On 15 September the EU Commission published a proposed directive on short selling and certain aspects of Credit Default Swaps (“CDS”) (the “Proposed Short Selling Directive”). At the same time, the EU Commission also published a proposed directive regulating OTCs, central counterparties and trade repositories.

Both directives now pass to the European Parliament and the EU Council for negotiation and adoption, with it being proposed that the Proposed Short Selling Directive be implemented by July 2012 and the directive on OTCs by the end of 2012.

The intention of the Proposed Short Selling Directive is to harmonise requirements relating to short selling across the European Union, harmonise the powers that regulators may use in exceptional situations where there is a serious threat to financial stability or market confidence and ensure greater co-ordination and consistency between Member States in such situations. The Proposed Short Selling Directive will allow regulators the power to restrict short selling entirely, in moments of emergency.

Short selling can be divided into two types: covered short selling, (typically where the seller has borrowed the security, or made arrangements to ensure they can be borrowed before the short sale) and uncovered or naked short selling (where at the time of the short sale the seller has not borrowed the securities or ensured they can be borrowed). The Proposed Short Selling Directive includes a prohibition on naked short selling of the shares of any company which are admitted to trading on a European market and where the principal venue for the trading of the shares is located in the EU.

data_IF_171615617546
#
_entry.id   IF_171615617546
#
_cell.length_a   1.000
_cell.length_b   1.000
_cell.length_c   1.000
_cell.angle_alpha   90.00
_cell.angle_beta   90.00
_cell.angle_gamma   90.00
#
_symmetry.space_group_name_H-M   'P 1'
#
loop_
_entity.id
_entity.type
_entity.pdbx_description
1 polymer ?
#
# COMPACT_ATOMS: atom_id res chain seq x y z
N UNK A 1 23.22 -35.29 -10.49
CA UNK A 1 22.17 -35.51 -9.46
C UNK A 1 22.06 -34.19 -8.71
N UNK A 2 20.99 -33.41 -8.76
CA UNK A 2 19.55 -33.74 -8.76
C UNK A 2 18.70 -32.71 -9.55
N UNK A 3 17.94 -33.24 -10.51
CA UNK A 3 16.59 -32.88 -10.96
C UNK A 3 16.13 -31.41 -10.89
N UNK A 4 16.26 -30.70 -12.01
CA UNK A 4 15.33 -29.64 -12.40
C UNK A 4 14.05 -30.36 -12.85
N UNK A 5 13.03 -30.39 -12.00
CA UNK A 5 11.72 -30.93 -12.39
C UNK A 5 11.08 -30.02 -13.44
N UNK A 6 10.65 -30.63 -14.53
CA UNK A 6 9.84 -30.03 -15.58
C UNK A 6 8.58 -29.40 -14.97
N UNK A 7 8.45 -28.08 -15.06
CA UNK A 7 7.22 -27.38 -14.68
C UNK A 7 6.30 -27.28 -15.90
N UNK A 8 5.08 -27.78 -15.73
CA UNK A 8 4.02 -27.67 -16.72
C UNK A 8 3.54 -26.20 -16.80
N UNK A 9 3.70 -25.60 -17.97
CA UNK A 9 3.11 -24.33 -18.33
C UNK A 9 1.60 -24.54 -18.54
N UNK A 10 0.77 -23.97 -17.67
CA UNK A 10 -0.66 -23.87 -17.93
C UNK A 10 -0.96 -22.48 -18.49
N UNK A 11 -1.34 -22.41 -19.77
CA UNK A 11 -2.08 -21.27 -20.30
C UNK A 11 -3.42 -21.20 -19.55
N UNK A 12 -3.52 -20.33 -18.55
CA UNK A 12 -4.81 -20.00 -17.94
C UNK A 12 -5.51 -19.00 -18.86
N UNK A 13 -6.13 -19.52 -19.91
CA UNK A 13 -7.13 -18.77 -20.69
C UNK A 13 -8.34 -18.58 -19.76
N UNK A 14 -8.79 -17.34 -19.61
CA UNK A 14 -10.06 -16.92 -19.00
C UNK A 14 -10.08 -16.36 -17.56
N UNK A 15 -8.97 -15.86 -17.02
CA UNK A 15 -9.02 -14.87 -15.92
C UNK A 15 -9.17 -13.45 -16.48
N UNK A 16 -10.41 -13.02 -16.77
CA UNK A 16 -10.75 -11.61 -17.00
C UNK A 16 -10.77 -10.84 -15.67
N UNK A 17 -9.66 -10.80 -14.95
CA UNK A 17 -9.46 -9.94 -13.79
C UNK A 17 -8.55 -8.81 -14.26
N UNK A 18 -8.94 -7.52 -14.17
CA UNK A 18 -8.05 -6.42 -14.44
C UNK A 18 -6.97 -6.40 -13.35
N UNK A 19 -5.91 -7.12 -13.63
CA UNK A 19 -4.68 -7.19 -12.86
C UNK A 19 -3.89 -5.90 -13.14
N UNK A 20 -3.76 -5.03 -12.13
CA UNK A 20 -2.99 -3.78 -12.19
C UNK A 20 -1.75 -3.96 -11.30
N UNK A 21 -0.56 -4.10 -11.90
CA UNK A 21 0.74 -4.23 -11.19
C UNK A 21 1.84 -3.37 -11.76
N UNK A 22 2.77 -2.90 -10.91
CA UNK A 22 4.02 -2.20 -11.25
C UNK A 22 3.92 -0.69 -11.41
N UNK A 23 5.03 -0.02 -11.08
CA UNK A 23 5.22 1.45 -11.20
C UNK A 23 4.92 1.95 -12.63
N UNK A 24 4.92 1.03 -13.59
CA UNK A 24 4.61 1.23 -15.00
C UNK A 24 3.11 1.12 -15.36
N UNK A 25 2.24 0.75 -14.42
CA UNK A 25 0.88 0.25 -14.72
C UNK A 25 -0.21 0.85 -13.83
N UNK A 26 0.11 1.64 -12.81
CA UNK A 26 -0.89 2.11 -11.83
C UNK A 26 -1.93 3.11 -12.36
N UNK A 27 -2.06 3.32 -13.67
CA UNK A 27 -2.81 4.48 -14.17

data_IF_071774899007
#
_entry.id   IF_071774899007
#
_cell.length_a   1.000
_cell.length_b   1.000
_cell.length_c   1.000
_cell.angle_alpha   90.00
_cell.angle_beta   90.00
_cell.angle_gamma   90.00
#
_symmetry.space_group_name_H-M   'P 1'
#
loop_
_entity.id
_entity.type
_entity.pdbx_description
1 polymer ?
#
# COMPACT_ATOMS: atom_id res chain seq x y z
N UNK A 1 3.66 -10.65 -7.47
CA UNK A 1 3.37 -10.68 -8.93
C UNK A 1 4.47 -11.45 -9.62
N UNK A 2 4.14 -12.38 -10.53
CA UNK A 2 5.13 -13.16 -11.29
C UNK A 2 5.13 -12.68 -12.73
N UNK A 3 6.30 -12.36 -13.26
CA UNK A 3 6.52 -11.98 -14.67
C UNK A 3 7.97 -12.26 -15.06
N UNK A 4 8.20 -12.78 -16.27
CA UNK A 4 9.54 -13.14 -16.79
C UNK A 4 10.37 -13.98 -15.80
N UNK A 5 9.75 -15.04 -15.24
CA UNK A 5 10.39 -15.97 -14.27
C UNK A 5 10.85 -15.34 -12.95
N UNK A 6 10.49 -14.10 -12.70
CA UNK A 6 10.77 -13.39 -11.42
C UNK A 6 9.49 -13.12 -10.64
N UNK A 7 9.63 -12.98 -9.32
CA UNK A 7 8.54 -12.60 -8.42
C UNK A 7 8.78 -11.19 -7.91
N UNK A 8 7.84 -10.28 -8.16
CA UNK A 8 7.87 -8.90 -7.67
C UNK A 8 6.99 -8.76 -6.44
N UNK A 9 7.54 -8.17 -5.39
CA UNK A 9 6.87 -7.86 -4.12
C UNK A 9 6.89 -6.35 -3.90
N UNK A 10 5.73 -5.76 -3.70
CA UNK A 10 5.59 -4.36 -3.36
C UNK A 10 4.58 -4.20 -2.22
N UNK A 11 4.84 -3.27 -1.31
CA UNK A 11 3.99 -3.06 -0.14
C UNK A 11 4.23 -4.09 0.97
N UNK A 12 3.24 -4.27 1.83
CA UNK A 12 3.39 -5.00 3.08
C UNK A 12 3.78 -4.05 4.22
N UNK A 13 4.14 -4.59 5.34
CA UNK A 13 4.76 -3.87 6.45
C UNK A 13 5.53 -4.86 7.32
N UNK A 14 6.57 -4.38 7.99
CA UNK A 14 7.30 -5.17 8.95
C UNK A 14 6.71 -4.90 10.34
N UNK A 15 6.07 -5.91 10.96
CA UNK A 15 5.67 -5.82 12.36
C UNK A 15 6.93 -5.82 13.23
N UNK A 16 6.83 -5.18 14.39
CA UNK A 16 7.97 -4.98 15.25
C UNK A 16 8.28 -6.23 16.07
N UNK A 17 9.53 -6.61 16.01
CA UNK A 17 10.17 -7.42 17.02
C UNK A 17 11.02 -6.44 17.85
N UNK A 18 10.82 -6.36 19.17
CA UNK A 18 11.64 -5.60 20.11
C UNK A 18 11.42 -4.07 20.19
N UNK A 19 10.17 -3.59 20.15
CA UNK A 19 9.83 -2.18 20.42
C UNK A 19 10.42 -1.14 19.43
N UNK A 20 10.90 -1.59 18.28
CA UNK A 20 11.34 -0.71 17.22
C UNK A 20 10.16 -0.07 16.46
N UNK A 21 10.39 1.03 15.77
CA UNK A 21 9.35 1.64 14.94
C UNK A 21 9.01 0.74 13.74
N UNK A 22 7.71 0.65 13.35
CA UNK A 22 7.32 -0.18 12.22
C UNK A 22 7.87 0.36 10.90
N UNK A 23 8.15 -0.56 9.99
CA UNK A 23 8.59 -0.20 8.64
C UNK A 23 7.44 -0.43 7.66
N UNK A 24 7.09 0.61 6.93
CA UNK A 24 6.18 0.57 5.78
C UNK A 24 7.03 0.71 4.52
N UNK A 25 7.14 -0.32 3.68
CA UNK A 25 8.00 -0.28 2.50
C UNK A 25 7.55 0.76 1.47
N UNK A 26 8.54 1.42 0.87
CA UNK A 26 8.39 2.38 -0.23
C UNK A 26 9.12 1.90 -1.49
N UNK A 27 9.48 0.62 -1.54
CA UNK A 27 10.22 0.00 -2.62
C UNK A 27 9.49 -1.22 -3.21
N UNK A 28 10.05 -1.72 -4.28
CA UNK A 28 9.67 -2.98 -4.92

The Proposed Short Selling Directive also aims to create a European harmonised network for the disclosure of short positions and further to this it includes a requirement for short orders to be identified as such when made. The Proposed Short Selling Directive provides that any short positions of 0.2% (and all 0.1% increments above that level) will be disclosable to the relevant national regulators. Short positions of 0.5% (and all 0.1% increments above that level) will be disclosable to the public. Restrictions will also apply to holdings of sovereign bonds and uncovered sovereign CDS of Member States.